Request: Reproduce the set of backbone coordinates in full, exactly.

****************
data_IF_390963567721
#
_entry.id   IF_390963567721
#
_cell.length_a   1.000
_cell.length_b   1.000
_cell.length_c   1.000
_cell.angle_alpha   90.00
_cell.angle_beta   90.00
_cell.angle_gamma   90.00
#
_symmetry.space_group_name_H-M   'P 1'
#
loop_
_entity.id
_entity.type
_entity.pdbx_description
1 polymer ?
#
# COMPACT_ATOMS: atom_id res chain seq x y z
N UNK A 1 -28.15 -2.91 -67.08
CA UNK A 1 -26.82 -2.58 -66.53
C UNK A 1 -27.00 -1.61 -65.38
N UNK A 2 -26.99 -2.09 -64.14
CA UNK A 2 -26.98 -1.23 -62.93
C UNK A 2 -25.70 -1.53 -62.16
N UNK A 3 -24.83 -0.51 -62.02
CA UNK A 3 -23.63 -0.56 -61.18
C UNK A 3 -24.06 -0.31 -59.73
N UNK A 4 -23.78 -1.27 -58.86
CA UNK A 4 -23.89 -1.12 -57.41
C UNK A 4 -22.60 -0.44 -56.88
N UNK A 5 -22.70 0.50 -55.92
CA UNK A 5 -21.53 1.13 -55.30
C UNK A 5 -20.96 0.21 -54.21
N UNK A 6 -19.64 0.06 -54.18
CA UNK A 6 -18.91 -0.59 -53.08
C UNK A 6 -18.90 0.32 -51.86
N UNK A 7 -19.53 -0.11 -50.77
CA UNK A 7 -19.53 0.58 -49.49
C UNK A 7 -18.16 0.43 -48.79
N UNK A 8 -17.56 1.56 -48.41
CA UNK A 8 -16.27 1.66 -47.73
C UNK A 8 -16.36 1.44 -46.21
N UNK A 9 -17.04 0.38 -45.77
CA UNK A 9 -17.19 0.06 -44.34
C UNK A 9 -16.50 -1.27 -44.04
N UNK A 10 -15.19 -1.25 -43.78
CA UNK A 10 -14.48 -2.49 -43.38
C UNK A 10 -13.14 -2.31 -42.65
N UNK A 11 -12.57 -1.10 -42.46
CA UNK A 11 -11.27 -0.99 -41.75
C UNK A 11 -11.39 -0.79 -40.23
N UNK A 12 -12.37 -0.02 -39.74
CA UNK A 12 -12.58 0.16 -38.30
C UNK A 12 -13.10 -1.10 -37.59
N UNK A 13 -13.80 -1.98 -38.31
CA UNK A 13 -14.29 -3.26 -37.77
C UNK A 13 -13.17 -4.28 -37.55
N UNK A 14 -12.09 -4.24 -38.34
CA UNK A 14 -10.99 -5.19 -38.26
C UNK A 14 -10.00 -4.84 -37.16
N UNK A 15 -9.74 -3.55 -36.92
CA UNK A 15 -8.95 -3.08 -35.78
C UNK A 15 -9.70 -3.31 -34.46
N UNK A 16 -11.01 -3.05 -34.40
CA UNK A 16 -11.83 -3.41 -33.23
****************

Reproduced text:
data_IF_390963567721
#
_entry.id   IF_390963567721
#
_cell.length_a   1.000
_cell.length_b   1.000
_cell.length_c   1.000
_cell.angle_alpha   90.00
_cell.angle_beta   90.00
_cell.angle_gamma   90.00
#
_symmetry.space_group_name_H-M   'P 1'
#
loop_
_entity.id
_entity.type
_entity.pdbx_description
1 polymer ?
#
# COMPACT_ATOMS: atom_id res chain seq x y z
N UNK A 1 -28.15 -2.91 -67.08
CA UNK A 1 -26.82 -2.58 -66.53
C UNK A 1 -27.00 -1.61 -65.38
N UNK A 2 -26.99 -2.09 -64.14
CA UNK A 2 -26.98 -1.23 -62.93
C UNK A 2 -25.70 -1.53 -62.16
N UNK A 3 -24.83 -0.51 -62.02
CA UNK A 3 -23.63 -0.56 -61.18
C UNK A 3 -24.06 -0.31 -59.73
N UNK A 4 -23.78 -1.27 -58.86
CA UNK A 4 -23.89 -1.12 -57.41
C UNK A 4 -22.60 -0.44 -56.88
N UNK A 5 -22.70 0.50 -55.92
CA UNK A 5 -21.53 1.13 -55.30
C UNK A 5 -20.96 0.21 -54.21
N UNK A 6 -19.64 0.06 -54.18
CA UNK A 6 -18.91 -0.59 -53.08
C UNK A 6 -18.90 0.32 -51.86
N UNK A 7 -19.53 -0.11 -50.77
CA UNK A 7 -19.53 0.58 -49.49
C UNK A 7 -18.16 0.43 -48.79
N UNK A 8 -17.56 1.56 -48.41
CA UNK A 8 -16.27 1.66 -47.73
C UNK A 8 -16.36 1.44 -46.21
N UNK A 9 -17.04 0.38 -45.77
CA UNK A 9 -17.19 0.06 -44.34
C UNK A 9 -16.50 -1.27 -44.04
N UNK A 10 -15.19 -1.25 -43.78
CA UNK A 10 -14.48 -2.49 -43.38
C UNK A 10 -13.14 -2.31 -42.65
N UNK A 11 -12.57 -1.10 -42.46
CA UNK A 11 -11.27 -0.99 -41.75
C UNK A 11 -11.39 -0.79 -40.23
N UNK A 12 -12.37 -0.02 -39.74
CA UNK A 12 -12.58 0.16 -38.30
C UNK A 12 -13.10 -1.10 -37.59
N UNK A 13 -13.80 -1.98 -38.31
CA UNK A 13 -14.29 -3.26 -37.77
C UNK A 13 -13.17 -4.28 -37.55
N UNK A 14 -12.09 -4.24 -38.34
CA UNK A 14 -10.99 -5.19 -38.26
C UNK A 14 -10.00 -4.84 -37.16
N UNK A 15 -9.74 -3.55 -36.92
CA UNK A 15 -8.95 -3.08 -35.78
C UNK A 15 -9.70 -3.31 -34.46
N UNK A 16 -11.01 -3.05 -34.40
CA UNK A 16 -11.83 -3.41 -33.23